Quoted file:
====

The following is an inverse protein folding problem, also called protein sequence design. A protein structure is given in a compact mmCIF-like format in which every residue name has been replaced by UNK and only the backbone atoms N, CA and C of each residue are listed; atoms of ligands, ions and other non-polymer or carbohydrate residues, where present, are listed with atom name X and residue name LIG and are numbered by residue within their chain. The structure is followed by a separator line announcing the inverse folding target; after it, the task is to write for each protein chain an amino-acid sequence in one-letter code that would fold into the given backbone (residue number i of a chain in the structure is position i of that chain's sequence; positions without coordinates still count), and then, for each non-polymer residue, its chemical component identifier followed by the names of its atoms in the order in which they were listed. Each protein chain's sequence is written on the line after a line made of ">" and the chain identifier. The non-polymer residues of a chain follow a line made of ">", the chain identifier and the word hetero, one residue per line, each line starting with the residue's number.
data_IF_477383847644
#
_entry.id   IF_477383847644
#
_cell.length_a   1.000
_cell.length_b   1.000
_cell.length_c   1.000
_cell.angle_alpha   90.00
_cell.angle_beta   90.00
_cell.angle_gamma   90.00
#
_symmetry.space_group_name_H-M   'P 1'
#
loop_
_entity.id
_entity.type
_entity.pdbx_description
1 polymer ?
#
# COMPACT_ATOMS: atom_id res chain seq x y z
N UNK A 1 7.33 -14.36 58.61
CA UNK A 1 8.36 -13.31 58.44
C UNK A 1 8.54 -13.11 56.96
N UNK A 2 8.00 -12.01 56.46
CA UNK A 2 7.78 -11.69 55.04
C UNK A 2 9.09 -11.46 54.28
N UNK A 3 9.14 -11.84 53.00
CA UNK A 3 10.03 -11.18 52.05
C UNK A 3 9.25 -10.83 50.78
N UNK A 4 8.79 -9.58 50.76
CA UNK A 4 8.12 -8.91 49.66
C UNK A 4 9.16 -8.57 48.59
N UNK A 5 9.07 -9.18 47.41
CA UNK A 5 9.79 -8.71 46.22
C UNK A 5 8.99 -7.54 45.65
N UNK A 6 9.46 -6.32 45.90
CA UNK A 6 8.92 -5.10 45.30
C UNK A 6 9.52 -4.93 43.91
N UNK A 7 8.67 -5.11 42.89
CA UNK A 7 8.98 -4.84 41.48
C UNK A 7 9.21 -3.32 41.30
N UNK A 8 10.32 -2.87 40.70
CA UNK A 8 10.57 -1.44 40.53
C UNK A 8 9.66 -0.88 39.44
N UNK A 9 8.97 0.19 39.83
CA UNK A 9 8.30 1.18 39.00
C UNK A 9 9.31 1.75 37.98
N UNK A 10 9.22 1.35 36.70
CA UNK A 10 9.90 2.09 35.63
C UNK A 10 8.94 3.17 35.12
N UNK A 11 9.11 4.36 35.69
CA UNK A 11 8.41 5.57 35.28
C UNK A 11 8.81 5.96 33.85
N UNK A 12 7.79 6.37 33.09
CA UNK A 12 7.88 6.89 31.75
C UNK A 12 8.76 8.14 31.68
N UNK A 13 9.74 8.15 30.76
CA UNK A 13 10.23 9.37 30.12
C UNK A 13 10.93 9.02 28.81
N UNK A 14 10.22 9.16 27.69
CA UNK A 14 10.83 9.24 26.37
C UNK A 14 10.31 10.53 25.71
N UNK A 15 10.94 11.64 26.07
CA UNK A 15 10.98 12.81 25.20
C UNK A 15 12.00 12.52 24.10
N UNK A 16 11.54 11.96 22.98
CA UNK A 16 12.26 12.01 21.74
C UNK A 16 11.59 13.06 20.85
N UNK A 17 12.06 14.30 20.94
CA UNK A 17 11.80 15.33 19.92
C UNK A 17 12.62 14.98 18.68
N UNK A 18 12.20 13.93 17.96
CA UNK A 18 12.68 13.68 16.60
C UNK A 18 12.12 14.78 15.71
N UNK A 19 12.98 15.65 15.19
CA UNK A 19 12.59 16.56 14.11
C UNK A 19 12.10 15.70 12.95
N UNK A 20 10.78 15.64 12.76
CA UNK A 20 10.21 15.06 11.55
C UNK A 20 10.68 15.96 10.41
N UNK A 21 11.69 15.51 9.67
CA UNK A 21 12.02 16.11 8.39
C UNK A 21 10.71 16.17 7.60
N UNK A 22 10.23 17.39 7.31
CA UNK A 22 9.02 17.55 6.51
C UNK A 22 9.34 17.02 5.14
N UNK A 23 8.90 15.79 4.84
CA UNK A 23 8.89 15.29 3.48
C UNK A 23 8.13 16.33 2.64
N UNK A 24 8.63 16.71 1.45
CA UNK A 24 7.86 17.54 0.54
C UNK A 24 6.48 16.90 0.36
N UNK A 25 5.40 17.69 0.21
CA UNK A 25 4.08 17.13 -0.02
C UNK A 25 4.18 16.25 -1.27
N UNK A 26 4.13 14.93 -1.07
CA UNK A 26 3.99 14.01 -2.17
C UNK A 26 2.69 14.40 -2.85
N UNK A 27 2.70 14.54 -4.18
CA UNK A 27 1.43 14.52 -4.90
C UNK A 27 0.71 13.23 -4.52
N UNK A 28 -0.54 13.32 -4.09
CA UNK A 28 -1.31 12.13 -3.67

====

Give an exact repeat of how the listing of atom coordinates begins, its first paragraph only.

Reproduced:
The following is an inverse protein folding problem, also called protein sequence design. A protein structure is given in a compact mmCIF-like format in which every residue name has been replaced by UNK and only the backbone atoms N, CA and C of each residue are listed; atoms of ligands, ions and other non-polymer or carbohydrate residues, where present, are listed with atom name X and residue name LIG and are numbered by residue within their chain. The structure is followed by a separator line announcing the inverse folding target; after it, the task is to write for each protein chain an amino-acid sequence in one-letter code that would fold into the given backbone (residue number i of a chain in the structure is position i of that chain's sequence; positions without coordinates still count), and then, for each non-polymer residue, its chemical component identifier followed by the names of its atoms in the order in which they were listed. Each protein chain's sequence is written on the line after a line made of ">" and the chain identifier. The non-polymer residues of a chain follow a line made of ">", the chain identifier and the word hetero, one residue per line, each line starting with the residue's number.